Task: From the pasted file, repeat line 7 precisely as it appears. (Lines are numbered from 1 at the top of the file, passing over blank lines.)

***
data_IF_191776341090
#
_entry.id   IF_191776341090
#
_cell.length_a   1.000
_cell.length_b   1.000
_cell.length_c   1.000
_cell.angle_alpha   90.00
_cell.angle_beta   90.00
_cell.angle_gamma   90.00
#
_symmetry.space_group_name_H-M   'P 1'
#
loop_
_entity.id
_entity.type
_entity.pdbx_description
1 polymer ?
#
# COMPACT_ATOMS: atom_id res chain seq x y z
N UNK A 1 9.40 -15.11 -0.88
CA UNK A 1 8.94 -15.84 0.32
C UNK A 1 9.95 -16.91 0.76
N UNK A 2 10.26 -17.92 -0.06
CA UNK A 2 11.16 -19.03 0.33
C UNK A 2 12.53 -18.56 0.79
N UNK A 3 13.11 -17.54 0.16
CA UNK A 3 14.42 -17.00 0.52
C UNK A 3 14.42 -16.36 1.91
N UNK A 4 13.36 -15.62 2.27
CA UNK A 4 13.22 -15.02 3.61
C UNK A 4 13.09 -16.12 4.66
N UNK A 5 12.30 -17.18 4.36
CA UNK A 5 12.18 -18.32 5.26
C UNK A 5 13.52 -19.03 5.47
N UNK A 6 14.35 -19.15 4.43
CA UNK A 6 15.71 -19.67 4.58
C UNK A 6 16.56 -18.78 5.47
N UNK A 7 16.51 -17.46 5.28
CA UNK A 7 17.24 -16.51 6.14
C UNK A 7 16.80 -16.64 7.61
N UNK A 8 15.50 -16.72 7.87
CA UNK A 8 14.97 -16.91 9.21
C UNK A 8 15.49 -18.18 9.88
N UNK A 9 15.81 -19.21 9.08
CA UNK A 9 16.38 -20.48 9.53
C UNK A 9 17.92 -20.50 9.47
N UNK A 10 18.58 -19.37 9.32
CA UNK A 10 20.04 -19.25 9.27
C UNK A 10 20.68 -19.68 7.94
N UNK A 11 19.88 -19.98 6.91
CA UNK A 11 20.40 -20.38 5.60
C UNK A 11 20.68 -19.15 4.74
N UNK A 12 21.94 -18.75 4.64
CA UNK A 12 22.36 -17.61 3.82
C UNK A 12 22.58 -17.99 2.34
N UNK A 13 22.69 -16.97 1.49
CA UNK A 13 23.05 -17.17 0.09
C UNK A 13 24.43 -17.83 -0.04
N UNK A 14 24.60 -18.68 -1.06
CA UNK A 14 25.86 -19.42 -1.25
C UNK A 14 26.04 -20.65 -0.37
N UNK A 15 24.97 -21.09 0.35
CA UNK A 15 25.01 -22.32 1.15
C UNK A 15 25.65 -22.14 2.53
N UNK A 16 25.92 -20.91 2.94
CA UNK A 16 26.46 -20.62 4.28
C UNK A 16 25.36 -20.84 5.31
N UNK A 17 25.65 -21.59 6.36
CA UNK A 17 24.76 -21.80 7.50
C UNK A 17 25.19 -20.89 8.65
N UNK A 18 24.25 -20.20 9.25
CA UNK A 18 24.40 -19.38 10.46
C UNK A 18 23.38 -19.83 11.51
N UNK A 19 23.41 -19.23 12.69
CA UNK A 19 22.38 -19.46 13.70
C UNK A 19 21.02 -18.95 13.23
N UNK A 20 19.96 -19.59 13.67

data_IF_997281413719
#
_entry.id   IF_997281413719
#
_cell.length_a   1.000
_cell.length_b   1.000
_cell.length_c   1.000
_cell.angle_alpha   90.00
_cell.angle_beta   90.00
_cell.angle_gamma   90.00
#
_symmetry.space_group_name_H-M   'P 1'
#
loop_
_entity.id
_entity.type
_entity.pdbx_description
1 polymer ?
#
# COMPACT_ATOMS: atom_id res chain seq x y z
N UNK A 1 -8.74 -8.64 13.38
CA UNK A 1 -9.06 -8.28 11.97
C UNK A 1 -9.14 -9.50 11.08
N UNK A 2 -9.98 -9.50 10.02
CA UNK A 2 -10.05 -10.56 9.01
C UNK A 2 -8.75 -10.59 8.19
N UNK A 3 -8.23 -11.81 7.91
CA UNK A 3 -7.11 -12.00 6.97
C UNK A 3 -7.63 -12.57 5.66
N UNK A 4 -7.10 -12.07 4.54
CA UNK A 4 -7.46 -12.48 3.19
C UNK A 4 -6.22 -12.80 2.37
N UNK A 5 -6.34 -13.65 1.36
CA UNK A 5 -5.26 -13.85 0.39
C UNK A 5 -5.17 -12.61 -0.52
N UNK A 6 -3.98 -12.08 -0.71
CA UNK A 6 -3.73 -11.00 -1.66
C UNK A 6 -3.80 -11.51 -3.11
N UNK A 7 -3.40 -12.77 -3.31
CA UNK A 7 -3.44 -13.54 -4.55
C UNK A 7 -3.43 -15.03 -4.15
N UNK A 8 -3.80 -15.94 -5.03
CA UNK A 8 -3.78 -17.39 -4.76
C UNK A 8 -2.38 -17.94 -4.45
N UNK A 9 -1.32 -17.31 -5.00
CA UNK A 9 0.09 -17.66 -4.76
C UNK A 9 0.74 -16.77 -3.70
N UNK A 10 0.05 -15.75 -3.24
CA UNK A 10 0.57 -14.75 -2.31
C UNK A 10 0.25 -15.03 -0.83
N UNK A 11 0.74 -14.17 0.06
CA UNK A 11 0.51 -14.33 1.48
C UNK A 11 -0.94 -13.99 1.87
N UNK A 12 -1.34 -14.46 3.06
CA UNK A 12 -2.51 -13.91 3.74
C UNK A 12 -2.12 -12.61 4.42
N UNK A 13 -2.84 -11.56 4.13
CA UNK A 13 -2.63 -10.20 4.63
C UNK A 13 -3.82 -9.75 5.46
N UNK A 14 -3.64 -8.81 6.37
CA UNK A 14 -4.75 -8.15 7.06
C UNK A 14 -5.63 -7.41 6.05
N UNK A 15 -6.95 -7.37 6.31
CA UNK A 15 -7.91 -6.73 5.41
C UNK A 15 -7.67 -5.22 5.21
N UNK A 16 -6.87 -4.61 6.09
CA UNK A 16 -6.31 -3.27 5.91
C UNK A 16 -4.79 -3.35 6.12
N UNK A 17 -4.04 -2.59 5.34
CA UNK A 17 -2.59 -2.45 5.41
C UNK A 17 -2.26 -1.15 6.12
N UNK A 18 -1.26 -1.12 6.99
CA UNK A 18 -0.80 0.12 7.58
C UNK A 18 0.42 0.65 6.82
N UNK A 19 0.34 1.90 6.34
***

_cell.length_c   1.000